Dixons Stores Group - Mass Spamming Engines

32 comments
Source Title:
SECURITY UPDATE: Are Dixon's Dirty Spammers ?
Story Text:

UPDATE

It become apparent during discussions of this "SEO done badly saga" that a bad piece of SEO can give rise to horrendous security problems.

The script that I originally identified as a bad SEO tool worked on the basis of a paramater in the URL being the keywords that you want a page generated for.

Unfortunately not only was this a poorly conceived SEO campaign but also a dangerous one as the script itself was terribly written and did not check nor validate input. This means that a carefully constructed URL would allow cross site scripting attacks to take place.

A hypothetical situation (that potentially may have already taken place) is one where you receive an email from what purports to be from The Link offering an amazing deal on a cutting edge mobile phone. You simply need to click the link in the email and off you go to purchase that great phone at a great price.

But as you are a clever, savvy and intelligent person you decide to undertake some good basic security checks to make sure that you are not the victim of a phishing attack. You check the URL and see that it is indeed from within the legitimate www.thelink.com site.

Because you have checked and verified the authenticity of the link you proceed to the site fill in your name, address, credit card and CVV number along with your mother's maiden name and date of birth as a security measure.

Unfortunately the browser has had the contents of its document object model rewritten and although the browser says you are on a page at www.thelink.com and indeed you actually are, the content is being servered from some nefarious rogue gangster intent on stealing your identity, your credit card details.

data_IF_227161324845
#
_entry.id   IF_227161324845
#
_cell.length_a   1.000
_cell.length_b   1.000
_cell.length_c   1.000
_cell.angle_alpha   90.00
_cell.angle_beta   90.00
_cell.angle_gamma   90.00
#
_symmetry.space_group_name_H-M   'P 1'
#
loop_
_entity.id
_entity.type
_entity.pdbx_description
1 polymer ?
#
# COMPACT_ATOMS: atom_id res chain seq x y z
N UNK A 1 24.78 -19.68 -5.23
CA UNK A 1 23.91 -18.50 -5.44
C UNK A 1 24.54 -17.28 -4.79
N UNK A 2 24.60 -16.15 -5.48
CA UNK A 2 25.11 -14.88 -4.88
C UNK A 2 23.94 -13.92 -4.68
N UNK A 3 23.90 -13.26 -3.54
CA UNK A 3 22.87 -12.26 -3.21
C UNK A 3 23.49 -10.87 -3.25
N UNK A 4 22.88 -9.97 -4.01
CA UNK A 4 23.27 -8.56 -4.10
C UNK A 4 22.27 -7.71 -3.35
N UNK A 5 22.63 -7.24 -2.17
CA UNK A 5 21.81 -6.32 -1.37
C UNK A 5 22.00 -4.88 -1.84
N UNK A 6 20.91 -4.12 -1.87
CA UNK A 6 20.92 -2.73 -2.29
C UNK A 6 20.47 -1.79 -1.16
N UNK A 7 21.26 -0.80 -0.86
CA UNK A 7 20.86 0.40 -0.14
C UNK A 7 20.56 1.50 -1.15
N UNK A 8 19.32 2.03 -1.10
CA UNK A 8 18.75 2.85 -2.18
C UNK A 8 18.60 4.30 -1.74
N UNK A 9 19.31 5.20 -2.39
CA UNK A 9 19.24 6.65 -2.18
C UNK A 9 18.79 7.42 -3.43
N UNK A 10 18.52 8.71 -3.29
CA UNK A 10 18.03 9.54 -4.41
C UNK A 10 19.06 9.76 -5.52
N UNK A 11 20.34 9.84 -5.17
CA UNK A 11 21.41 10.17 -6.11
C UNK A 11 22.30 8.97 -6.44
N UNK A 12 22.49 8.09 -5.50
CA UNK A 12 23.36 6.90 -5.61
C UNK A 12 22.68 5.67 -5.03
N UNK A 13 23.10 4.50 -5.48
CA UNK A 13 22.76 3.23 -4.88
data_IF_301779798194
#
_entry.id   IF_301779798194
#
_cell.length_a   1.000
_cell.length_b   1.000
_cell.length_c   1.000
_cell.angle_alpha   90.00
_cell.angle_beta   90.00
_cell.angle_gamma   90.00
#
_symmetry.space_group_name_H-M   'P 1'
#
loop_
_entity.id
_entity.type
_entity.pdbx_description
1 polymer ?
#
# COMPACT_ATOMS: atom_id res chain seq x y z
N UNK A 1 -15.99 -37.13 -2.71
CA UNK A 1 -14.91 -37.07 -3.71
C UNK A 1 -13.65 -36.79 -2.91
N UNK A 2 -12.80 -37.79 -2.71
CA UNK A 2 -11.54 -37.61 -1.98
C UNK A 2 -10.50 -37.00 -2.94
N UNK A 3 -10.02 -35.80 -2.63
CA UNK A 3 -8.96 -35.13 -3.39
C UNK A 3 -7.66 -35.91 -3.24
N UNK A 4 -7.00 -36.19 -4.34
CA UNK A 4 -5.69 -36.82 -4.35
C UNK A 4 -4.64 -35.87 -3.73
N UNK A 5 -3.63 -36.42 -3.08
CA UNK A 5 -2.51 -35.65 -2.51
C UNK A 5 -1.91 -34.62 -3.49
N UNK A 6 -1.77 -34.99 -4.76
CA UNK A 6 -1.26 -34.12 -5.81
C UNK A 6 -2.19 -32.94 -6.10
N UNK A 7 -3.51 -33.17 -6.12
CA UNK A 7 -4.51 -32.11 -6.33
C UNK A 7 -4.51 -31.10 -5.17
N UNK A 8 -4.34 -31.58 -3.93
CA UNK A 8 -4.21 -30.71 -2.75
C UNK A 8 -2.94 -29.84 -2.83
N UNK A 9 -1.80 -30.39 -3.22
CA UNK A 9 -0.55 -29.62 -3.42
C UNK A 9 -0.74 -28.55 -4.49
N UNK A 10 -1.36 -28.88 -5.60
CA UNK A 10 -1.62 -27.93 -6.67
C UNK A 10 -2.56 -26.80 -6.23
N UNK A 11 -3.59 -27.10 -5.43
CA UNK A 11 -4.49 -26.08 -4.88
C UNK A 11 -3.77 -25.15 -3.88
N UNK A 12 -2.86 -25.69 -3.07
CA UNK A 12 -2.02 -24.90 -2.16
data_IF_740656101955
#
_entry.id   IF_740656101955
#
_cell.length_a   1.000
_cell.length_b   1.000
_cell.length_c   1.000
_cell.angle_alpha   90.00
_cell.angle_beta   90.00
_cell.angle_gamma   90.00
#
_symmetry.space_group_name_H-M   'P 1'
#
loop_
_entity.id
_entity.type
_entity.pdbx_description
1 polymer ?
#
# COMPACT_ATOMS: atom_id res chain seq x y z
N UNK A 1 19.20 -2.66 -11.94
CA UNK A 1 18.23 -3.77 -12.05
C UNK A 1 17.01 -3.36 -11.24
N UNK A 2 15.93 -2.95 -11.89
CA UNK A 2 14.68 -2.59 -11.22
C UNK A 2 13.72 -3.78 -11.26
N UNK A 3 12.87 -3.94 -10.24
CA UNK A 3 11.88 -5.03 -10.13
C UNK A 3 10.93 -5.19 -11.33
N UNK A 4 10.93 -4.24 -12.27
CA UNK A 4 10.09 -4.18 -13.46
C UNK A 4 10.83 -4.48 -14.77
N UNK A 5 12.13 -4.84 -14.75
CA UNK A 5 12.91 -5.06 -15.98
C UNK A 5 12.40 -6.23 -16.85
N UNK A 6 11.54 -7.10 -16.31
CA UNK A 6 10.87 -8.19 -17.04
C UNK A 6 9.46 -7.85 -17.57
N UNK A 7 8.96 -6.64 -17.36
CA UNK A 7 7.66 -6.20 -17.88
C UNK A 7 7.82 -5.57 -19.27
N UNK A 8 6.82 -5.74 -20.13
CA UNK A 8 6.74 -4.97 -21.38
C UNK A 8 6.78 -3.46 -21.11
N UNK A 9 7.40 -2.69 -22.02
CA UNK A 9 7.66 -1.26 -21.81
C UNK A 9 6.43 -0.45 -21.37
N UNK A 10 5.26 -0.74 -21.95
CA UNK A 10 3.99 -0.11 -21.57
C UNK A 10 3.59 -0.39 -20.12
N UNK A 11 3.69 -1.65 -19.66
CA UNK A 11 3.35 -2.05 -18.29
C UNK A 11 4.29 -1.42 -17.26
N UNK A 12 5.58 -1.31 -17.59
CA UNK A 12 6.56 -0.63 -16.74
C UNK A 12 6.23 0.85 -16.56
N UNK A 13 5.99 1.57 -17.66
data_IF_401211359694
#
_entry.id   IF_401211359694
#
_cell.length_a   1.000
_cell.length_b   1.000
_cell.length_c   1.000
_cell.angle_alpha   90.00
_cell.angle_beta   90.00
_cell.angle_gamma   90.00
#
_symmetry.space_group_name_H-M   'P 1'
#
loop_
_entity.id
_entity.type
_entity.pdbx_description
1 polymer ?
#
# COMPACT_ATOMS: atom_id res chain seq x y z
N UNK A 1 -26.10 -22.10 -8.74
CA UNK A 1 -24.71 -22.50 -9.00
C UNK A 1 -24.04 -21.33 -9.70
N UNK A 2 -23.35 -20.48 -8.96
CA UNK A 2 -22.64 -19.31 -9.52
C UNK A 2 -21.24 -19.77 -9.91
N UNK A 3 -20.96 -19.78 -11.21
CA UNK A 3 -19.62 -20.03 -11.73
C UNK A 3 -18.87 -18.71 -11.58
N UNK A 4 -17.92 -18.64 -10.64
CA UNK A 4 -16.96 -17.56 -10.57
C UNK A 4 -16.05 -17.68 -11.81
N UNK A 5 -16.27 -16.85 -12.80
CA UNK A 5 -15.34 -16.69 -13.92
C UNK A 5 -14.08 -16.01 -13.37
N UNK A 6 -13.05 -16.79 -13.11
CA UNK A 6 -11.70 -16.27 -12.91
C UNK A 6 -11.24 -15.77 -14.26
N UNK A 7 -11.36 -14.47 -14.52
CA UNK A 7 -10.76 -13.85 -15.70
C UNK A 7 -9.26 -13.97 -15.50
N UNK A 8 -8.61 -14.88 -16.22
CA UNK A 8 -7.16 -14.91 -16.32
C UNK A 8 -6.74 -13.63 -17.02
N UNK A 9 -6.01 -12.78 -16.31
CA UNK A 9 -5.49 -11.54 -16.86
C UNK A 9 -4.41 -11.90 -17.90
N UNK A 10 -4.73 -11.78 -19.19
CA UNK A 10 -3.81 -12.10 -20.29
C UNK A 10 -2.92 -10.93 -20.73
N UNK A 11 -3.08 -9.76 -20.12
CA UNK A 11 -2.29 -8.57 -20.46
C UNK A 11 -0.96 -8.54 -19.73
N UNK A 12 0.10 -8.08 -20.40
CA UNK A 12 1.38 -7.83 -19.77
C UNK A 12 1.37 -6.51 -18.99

Thankfully and sensibly the Dixons Group have taken this page off of their site, but the question has to be asked - Why on earth was a company like DSG, with the greatest brand in electronics in the UK undertaking terribly conceived and dangerously implemented attempts at SEO that may well have cost many people lots of money, hassle in opening them up to potential fraud?

As the page has now been taken down I have included below links to some of the screenshots that Threadwatch members have taken (Thanks ChrisG)

Dixons spam image 1
Dixons spam image 2
Dixons spam image 3

Original Post

Much has been spoken about search engine spam. Google, Yahoo, and MSN all make their guidelines publicly available for anyone to see what is seen as acceptable (and what is not) in trying to optimise your site.

Anyone who operates outside the scope of those guidelines is effectively a search engine spammer. Someone who is trying to raise their site's profile in the engines using techniques the engine's themselves would prefer you didn't.

Now just because the search engines say they don't want you to do it, doesn't mean some techniques don't work in increasing your search visibility. Many webmasters the world over undertake tactics that the engines would prefer they didn't yet they still see an increase in their rankings because of it. Almost all of these webmasters understand that if they "live by the sword, then they die by it" and the site could be detected at any point in time and banned by the search engines forever.

Dixons Group PLC, a publicly traded company on the London Stock Exchange are the largest electronics retailer in the UK. They also have operations in other countries in Europe.

Dixons Group has more than 1,400 stores across the UK, Ireland, the Nordic countries, France, Spain, Italy, Hungary, Czech Republic and Greece.

It trades as Dixons, Currys, PC World and The Link in the UK and Ireland, Elkjøp in the Nordic countries, PC City in Spain, France, Italy and Sweden, UniEuro in Italy, Electro World in Hungary and the Czech Republic and Kotsovolos in Greece.

The Group specialises in the sale of high technology consumer electronics, personal computers, domestic appliances, photographic equipment, communication products and related financial and after sales services.

As a company they aren't doing too badly

Dixons main business is in the UK and they operate a few brands.